Ground frost, wet leaves and low glare, Mother Nature’s trickiest winter driving conditions

Ground frost, wet leaves and a blindingly low sun in that order have been identified as the natural occurrences most likely to cause drivers to be involved in a near miss or a collision during winter according to a new study carried out by AA Motor Insurance.

The study which featured over 14,000 motorists suggest that as many as 6 out of every 10 motorist in Ireland have lost control of their car at some point as a result of icy road conditions.  Wet leaves, often over looked, can also prove hazardous the AA’s Motor Insurance study reveals.  40% of the respondents polled said they have skidded on at least one occasion thanks to a skin of wet leaves covering the road. 

The AA also advises drivers to be mindful of cyclists when roads are slick, particularly if their bike is visibly tilted rounding a corner.  27% of those polled by the AA’s Motor Insurance division said they’d gone into a skid as a result of wet leaves while cycling.

Another tip the AA is offering motorists is to have a pair of sun glasses in their car and to make sure their windscreens are clean to cope with low level glare on clearer days.  37% of those polled by the AA shared that they have had either a near miss or actual collision due to being temporarily blinded by winter time glare.

“Winter brings increased risk on our roads, sun glare being one of them.  The sun has been getting lower and lower since the summer solstice and will continue to do so until December 21st.” Says Conor Faughnan, Director of Consumer Affairs, AA Ireland.  “As a result, it can be near impossible to see at times thanks to eye level glare especially if you’re windscreen is dirty.  Keep your speed right down, put on your shades and keep  your distance from the car in front.  For many drivers their first reaction is to slam on the brakes when their vision is compromised and the last thing you want is to slam into the back of them.”

The AA’s winter driving hazards study also looks at fog which is most common in Ireland during winter particularly inland and at higher altitudes.  1 in 5 drivers polled by AA Motor Insurance said that they have had a close shave or collision while driving in fog with many drivers sharing that it is the weather condition they find most challenging.

In one incident shared during the study the participant crashed into a ditch at a bend having struggled to view the road signage and markings.  Another had a bust tyre having unintentionally walloped the curb while a third was struck by another driver who had no lights on and had drifted across the wrong side of the road.

 “Many many drivers in this country would benefit from taking the time to check their car’s handbook to learn about their lights and the various different settings.” Says Faughnan.  “So many drivers simply aren’t using their fog, dipped and full lights properly to the detriment of other drivers and it’s one of the most common complaints we receive from drivers these days.”

74% of those polled shared a belief that drivers in this country under use their fog lights when required and the most common cause of close shaves or collisions reported was other drivers, particularly those driving silver or grey cars, not using their headlights or fog lights.   Next after use of lights was poor visibility at a junction, poor visibility of a pedestrian, cyclist or animal or dazzle from another driver not using their fog lights.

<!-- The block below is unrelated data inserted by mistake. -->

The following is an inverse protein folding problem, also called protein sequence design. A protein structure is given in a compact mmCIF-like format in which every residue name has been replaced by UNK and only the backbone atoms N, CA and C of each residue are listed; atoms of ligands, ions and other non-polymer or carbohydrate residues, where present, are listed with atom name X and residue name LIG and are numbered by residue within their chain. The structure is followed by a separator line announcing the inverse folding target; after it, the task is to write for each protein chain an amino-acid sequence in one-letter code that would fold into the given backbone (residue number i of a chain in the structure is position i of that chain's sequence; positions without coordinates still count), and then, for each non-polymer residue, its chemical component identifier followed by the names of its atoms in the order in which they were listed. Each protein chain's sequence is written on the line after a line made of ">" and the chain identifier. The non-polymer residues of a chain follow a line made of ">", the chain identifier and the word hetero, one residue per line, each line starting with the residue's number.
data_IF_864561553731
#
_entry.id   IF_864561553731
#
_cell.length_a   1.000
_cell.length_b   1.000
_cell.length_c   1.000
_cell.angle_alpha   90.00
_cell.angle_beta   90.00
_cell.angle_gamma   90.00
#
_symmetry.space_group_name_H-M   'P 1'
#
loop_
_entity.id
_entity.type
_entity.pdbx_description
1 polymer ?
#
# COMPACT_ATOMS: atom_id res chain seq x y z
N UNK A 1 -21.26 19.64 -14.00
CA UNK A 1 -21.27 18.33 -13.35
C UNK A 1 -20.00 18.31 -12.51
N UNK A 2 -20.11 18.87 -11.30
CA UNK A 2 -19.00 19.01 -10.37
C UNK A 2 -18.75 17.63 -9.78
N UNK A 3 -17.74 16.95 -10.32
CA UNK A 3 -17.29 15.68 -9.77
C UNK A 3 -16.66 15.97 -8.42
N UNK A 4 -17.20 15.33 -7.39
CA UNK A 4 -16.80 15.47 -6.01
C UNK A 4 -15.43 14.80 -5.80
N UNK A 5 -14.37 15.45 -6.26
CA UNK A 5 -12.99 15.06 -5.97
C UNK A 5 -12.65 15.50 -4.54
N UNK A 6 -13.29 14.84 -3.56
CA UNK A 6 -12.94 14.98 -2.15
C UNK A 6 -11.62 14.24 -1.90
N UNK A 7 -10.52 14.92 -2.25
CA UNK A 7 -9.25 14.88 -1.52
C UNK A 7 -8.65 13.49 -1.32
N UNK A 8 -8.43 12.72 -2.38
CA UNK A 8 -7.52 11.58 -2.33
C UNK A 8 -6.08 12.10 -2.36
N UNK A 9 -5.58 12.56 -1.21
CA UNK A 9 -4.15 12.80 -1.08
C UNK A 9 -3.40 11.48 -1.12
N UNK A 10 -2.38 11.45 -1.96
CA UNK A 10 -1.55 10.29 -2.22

Advice from AA Motor Insurance on driving in fog:

  • Use your dipped headlights at all times plus your windscreen wipers and demisters.
  • Familiarize yourself with your front and rear fog lights. Know how to switch them on and off and use them only when appropriate.
  • Beware of other drivers not using headlights.
  • Only drive as fast as conditions allow and maintain a greater distance between you and the car in front.  Tailing someone’s rear lights can give a false sense of security and is dangerous.
  • If the road has street lights on you probably don’t need to use your fog lights.
  • Be able to stop within your range of visibility.  This is particularly important on motorways and dual carriageways where you’ll be travelling at speed.
  • Don’t accelerate to get away from a vehicle that is too close behind you.
  • Check your mirrors before you slow down.
  • At a junction with limited visibility, stop, wind down the window, and listen for traffic. When you are sure it is safe to emerge, do so without hesitation.  Pausing too long puts you in the path of oncoming traffic.

Fig. 1 Autumn-winter seasonal driving hazards.  Whether or not respondents have near misses/collisions or skids as a result of the following weather hazards (Based on 14,216 responses)

  Yes Somewhat No
Have you ever skidded on wet leaves while driving 23.3% 16.3% 60.6%
Have you ever skidded on wet leaves while cycling 20.1% 7.1% 73.0%
Have you ever had a near miss or collision while driving in fog 9.1% 11.9% 79.3%
Have you ever had a near miss/collision as a results of sun glare 12.9% 22.7% 64.7%
Have you ever had a near miss/collision as a result of ground frost? 31.5% 27.5% 41.3%
Do you feel that drivers in this country UNDER use their fog lights? 46.5% 27.1% 27.1%
Do you feel that drivers in this country OVER use their fog lights? 29.2% 18.9% 52.1%


Fig. 2 Cause of incident among respondents who indicated that they have had a near miss/collision

while driving in fog (4,800 responses)


I was driving too fast for the conditions 6%
I was driving too close to the car in front given the conditions 5%
I was dazzled by the beams of another car 11%
I didn’t see other driver as they were not using their headlights/fog lights 34%
I didn’t see a pedestrian/cyclist/animal in the fog 12%
Poor visibility at a junction 18%
My windscreen became obscured 7%
A multi vehicle pile up 1%
Other 6%